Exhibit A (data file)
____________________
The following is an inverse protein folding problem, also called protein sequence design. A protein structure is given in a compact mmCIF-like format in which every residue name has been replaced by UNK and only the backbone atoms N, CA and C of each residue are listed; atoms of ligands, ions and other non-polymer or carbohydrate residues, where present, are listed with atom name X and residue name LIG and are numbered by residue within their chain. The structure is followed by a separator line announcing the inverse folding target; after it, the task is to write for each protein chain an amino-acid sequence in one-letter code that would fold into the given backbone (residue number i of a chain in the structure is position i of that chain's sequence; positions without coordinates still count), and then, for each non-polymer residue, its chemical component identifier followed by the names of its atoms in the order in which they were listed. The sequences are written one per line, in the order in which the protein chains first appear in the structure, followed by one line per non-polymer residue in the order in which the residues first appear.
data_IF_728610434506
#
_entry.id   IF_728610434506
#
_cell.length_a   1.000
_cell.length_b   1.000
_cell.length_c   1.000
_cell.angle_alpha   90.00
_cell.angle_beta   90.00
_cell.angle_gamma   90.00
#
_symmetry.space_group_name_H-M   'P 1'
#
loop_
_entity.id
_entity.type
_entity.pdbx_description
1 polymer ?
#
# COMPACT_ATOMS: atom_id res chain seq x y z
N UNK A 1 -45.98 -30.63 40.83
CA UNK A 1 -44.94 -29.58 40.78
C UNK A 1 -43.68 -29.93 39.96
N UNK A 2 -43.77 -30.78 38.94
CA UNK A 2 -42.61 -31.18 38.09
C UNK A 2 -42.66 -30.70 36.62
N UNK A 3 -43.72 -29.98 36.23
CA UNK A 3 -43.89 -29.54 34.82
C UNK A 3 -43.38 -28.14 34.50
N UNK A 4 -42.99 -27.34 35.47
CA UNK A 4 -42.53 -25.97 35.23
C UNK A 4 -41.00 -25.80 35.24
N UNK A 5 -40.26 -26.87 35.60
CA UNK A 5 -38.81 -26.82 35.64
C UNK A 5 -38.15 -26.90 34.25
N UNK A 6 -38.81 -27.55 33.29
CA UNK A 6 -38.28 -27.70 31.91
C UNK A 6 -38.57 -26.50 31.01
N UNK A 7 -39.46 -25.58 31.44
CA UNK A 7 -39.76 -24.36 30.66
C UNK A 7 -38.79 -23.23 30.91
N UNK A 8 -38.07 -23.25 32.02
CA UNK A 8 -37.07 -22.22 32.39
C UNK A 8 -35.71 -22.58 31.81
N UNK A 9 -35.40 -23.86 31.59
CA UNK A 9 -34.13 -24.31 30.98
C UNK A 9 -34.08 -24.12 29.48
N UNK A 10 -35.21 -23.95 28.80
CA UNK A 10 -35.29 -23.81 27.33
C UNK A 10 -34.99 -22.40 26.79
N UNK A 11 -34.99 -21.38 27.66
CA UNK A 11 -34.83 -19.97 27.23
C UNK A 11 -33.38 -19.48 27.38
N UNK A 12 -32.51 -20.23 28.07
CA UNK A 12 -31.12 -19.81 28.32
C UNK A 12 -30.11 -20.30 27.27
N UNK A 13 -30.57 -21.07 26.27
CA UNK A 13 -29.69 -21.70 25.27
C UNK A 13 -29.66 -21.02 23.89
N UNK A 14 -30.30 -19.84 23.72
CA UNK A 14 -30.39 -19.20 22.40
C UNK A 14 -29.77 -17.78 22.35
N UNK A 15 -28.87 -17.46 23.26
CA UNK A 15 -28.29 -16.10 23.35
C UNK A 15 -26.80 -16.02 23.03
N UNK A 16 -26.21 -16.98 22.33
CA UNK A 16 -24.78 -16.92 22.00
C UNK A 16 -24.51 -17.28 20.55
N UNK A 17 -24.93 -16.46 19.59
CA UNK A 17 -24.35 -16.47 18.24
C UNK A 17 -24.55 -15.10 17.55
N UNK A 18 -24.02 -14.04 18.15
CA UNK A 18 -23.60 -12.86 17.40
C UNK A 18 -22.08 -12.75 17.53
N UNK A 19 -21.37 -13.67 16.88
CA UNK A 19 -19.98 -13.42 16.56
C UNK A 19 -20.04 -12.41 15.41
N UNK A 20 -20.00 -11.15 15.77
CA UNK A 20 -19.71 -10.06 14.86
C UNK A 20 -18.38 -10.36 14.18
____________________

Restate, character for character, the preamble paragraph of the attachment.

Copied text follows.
The following is an inverse protein folding problem, also called protein sequence design. A protein structure is given in a compact mmCIF-like format in which every residue name has been replaced by UNK and only the backbone atoms N, CA and C of each residue are listed; atoms of ligands, ions and other non-polymer or carbohydrate residues, where present, are listed with atom name X and residue name LIG and are numbered by residue within their chain. The structure is followed by a separator line announcing the inverse folding target; after it, the task is to write for each protein chain an amino-acid sequence in one-letter code that would fold into the given backbone (residue number i of a chain in the structure is position i of that chain's sequence; positions without coordinates still count), and then, for each non-polymer residue, its chemical component identifier followed by the names of its atoms in the order in which they were listed. The sequences are written one per line, in the order in which the protein chains first appear in the structure, followed by one line per non-polymer residue in the order in which the residues first appear.